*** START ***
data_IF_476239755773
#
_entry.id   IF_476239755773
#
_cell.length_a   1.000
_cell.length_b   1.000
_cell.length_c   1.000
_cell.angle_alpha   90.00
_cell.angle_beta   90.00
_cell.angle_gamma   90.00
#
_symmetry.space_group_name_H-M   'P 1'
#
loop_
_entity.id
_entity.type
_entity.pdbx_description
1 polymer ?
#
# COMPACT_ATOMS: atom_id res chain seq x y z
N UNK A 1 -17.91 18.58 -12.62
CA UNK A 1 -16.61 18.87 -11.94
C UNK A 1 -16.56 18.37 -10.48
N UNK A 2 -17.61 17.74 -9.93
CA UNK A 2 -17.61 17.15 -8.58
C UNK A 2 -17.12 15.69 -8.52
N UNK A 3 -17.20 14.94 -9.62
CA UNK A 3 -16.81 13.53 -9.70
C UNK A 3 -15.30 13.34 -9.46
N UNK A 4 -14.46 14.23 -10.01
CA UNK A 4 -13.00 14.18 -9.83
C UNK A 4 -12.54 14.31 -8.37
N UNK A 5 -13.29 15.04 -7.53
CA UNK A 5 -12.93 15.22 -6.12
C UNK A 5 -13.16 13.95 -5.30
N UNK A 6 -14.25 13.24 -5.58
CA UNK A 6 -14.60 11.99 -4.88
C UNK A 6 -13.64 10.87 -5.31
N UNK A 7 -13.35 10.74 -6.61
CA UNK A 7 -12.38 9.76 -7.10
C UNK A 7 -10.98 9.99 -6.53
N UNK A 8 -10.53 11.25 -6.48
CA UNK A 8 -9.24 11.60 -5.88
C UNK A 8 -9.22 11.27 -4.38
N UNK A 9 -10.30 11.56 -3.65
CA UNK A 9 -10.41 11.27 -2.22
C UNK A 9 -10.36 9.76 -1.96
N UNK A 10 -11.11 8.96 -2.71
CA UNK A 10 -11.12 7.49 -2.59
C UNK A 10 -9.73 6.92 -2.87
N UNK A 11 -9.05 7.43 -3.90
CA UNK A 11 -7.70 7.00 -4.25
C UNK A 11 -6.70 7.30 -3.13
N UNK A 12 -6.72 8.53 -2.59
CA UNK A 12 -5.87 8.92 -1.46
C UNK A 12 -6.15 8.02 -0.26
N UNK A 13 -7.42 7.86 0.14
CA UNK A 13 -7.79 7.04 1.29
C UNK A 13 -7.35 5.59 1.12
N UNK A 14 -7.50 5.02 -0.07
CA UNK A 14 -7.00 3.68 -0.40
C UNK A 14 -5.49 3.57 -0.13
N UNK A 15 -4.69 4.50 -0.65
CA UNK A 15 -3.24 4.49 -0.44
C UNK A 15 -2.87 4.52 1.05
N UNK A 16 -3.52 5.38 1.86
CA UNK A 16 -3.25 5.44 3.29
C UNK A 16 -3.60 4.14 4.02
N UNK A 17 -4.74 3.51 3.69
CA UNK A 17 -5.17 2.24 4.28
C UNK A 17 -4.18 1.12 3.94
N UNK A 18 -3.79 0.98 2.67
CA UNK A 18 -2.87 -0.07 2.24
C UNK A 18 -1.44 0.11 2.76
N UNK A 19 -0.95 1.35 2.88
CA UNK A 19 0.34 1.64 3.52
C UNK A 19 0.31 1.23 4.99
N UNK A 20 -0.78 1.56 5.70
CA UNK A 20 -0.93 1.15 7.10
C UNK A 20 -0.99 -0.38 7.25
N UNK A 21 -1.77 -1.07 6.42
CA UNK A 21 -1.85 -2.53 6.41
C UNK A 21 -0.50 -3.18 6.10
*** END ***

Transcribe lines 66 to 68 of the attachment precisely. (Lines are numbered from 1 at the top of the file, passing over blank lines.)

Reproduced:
N UNK A 16 -3.52 5.38 1.86
CA UNK A 16 -3.25 5.44 3.29
C UNK A 16 -3.60 4.14 4.02